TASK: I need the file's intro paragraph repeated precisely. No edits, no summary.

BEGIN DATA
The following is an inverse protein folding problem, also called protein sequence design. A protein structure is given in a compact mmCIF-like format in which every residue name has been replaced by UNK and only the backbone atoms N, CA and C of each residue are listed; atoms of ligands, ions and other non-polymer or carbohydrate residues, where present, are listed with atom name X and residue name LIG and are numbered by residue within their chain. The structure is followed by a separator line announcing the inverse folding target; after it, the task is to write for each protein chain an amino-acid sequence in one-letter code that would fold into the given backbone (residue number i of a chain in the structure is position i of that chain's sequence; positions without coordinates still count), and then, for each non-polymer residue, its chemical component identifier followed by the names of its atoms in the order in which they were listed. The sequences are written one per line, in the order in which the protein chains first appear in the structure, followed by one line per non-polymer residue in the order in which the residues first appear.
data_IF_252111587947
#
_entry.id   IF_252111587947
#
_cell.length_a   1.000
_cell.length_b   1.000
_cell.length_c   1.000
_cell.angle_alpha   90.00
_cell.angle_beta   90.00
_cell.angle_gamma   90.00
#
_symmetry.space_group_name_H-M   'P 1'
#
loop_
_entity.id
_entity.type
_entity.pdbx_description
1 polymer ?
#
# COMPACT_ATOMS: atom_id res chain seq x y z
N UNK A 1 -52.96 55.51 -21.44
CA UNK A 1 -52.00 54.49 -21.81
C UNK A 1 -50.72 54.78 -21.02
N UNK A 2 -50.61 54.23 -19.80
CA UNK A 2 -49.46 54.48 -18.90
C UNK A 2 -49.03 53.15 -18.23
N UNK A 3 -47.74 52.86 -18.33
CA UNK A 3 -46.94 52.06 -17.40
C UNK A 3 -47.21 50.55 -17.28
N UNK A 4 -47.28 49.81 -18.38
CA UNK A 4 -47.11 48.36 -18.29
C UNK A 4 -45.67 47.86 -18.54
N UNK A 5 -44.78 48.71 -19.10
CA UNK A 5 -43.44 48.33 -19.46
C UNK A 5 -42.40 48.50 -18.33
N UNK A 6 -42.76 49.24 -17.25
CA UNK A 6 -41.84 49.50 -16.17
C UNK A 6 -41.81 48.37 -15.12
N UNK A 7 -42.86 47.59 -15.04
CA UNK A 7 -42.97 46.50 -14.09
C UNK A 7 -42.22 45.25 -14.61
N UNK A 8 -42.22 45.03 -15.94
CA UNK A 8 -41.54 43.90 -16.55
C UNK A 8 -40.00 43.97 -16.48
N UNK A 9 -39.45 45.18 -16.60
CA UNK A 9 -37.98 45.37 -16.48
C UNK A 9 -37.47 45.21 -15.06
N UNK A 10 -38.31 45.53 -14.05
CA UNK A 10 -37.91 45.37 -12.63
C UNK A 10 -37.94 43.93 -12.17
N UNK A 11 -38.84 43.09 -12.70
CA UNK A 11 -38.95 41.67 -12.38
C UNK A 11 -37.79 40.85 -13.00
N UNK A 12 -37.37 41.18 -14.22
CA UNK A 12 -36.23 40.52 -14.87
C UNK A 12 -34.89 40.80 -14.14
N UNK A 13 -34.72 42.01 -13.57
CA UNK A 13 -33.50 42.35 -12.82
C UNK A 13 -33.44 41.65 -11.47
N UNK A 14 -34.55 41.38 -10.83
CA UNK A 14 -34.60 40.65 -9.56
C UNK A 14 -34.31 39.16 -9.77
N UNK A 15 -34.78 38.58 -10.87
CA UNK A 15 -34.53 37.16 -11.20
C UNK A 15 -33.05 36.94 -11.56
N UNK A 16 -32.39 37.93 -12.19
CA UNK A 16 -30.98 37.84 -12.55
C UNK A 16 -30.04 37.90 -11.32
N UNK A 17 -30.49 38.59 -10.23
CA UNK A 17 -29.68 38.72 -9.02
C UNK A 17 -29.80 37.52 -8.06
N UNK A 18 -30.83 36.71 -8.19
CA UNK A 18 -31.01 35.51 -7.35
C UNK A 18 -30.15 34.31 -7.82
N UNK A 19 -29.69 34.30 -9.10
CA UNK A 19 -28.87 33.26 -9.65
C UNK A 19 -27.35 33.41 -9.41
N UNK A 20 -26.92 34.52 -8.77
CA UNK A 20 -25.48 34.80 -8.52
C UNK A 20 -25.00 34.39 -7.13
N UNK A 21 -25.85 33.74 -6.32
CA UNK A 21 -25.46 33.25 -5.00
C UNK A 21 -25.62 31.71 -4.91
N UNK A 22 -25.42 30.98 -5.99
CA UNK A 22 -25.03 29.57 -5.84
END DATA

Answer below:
The following is an inverse protein folding problem, also called protein sequence design. A protein structure is given in a compact mmCIF-like format in which every residue name has been replaced by UNK and only the backbone atoms N, CA and C of each residue are listed; atoms of ligands, ions and other non-polymer or carbohydrate residues, where present, are listed with atom name X and residue name LIG and are numbered by residue within their chain. The structure is followed by a separator line announcing the inverse folding target; after it, the task is to write for each protein chain an amino-acid sequence in one-letter code that would fold into the given backbone (residue number i of a chain in the structure is position i of that chain's sequence; positions without coordinates still count), and then, for each non-polymer residue, its chemical component identifier followed by the names of its atoms in the order in which they were listed. The sequences are written one per line, in the order in which the protein chains first appear in the structure, followed by one line per non-polymer residue in the order in which the residues first appear.